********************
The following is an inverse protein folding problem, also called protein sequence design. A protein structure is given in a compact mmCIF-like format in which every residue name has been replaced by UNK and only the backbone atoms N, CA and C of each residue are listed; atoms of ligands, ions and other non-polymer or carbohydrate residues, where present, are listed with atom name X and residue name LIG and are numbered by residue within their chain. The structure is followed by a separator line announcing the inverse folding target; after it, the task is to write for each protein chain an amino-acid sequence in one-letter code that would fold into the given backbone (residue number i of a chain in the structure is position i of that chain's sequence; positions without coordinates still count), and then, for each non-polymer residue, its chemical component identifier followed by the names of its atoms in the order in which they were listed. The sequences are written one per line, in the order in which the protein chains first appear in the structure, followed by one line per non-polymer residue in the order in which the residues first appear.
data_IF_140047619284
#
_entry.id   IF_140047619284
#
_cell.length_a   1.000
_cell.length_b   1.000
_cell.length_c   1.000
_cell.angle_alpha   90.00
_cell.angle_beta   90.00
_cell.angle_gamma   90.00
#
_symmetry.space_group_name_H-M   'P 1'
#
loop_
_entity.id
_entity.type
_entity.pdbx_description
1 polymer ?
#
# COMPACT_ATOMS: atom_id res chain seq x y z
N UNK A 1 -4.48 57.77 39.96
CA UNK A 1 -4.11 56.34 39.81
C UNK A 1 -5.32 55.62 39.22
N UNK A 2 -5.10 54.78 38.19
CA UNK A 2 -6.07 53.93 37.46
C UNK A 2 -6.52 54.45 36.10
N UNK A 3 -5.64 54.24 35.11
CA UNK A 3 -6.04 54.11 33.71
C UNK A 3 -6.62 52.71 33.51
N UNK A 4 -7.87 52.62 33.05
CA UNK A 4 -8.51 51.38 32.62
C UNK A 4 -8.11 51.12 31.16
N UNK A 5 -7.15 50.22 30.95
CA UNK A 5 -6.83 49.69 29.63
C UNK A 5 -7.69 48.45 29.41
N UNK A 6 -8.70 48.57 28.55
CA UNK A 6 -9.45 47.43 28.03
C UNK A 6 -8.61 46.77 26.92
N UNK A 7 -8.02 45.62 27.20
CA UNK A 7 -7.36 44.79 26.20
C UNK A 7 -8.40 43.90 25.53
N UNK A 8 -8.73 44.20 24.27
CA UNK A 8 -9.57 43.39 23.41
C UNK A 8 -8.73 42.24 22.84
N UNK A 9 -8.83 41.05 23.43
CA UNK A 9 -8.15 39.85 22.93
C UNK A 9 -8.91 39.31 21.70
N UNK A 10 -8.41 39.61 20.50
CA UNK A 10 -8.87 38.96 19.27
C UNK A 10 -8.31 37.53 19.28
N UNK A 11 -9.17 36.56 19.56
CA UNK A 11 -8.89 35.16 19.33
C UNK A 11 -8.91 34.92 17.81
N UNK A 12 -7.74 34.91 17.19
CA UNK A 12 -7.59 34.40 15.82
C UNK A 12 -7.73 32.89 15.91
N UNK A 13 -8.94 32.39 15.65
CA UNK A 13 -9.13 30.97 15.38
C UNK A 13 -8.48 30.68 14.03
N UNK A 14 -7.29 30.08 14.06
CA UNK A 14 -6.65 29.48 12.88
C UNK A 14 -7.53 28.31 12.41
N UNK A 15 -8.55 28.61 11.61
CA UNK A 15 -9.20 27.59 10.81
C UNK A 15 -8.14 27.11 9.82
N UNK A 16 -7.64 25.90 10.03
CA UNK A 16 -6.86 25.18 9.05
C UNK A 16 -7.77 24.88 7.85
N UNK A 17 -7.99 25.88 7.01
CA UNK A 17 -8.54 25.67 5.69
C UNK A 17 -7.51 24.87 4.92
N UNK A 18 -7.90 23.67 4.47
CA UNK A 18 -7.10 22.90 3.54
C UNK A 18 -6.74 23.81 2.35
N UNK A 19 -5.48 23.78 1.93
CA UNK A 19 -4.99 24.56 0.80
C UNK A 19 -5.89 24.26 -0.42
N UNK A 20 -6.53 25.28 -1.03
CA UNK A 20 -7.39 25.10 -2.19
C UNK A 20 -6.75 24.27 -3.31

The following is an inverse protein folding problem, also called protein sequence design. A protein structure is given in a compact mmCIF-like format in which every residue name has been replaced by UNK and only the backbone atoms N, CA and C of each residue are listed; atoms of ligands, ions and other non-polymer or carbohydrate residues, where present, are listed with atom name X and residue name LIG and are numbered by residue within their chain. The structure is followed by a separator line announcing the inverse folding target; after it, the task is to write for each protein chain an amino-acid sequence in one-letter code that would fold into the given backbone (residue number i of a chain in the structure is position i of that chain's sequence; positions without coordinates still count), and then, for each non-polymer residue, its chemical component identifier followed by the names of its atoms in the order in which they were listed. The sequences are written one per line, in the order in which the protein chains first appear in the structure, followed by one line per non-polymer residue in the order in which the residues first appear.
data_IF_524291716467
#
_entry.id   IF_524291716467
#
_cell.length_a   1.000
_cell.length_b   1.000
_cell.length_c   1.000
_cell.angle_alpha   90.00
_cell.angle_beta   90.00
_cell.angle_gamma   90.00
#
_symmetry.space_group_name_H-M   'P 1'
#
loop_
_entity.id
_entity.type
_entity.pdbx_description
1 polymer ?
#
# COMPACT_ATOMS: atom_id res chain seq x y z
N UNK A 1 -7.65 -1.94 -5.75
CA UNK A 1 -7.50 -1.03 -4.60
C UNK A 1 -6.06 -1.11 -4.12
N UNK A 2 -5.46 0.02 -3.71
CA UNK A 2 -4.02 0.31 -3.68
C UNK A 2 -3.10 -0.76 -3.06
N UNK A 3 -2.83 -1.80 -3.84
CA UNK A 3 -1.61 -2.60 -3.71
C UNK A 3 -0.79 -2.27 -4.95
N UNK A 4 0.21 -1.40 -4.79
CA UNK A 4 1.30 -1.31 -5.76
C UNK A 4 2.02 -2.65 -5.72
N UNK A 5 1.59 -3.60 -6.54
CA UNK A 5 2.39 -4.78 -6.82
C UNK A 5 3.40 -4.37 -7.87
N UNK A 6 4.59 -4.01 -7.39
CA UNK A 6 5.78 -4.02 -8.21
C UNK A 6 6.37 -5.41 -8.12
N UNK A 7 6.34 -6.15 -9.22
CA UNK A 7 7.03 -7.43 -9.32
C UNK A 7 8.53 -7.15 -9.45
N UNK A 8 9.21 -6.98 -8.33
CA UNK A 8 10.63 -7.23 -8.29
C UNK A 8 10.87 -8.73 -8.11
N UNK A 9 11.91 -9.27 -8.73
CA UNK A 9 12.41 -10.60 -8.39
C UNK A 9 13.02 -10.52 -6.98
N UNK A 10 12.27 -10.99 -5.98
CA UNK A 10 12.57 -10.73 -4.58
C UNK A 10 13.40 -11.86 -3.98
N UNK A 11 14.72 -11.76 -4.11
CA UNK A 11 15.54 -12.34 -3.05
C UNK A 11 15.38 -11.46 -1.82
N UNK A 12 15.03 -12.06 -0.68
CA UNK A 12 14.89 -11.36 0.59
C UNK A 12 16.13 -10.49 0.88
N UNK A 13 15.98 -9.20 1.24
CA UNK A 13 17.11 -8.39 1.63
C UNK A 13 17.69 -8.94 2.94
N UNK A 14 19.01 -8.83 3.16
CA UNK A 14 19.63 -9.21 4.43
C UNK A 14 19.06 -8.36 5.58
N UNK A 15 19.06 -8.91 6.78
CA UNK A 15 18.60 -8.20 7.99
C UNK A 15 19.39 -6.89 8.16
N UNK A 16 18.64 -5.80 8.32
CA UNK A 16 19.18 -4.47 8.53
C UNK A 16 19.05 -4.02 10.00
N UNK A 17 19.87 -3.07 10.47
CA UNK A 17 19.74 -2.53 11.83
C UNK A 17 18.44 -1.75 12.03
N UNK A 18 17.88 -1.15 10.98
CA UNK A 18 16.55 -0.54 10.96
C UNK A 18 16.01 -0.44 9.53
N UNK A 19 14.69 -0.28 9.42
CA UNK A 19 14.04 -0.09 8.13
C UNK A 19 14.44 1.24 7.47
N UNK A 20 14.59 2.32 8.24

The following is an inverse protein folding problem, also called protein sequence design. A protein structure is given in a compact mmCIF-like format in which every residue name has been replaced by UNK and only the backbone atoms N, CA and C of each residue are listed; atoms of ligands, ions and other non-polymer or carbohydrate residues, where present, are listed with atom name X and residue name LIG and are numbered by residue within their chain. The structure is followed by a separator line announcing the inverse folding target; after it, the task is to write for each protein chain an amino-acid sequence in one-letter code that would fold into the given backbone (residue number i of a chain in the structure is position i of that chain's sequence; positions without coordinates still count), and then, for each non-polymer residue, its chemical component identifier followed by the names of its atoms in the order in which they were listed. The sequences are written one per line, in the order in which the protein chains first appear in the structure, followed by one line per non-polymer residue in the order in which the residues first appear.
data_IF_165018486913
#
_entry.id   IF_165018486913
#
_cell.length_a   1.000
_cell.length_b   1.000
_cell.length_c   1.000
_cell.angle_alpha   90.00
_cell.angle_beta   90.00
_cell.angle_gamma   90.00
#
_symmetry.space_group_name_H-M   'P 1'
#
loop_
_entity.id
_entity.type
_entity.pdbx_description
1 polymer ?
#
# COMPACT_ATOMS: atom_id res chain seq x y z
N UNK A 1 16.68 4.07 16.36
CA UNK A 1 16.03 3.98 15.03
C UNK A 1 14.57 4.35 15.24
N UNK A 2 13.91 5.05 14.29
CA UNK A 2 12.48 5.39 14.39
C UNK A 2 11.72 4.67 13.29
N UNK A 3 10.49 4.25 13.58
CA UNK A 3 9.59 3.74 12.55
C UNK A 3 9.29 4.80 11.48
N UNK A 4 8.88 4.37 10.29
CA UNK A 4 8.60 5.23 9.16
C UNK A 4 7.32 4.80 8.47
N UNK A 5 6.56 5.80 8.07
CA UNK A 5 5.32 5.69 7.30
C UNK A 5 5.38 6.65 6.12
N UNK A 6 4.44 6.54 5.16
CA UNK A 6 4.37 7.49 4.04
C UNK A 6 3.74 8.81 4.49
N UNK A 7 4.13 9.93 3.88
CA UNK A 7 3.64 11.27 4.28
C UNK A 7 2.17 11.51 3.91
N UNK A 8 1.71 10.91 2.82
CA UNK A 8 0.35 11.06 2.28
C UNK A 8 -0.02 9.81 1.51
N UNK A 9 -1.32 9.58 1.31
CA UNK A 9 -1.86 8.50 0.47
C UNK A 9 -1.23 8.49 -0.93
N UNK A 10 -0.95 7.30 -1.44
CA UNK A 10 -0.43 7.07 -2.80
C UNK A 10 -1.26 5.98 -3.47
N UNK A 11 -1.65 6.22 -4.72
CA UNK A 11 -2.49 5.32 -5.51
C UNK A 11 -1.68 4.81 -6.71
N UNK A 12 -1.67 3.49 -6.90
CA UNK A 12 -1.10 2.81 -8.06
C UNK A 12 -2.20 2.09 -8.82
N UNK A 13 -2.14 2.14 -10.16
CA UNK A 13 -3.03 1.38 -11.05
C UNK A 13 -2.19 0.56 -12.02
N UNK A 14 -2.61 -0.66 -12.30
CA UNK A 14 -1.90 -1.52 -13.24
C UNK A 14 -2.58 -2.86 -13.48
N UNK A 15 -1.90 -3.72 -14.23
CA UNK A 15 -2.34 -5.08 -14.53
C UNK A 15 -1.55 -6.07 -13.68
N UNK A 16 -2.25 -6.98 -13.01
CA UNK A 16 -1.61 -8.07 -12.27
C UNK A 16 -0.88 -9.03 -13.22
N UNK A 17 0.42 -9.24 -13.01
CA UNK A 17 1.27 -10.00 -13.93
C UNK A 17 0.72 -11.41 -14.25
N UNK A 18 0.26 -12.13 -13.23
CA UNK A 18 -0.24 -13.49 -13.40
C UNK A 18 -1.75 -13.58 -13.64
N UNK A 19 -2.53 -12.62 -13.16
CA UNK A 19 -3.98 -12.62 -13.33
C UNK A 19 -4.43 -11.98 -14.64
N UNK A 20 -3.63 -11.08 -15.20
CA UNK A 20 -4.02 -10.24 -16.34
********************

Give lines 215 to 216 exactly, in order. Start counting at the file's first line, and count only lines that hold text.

N UNK A 12 -1.67 3.49 -6.90
CA UNK A 12 -1.10 2.81 -8.06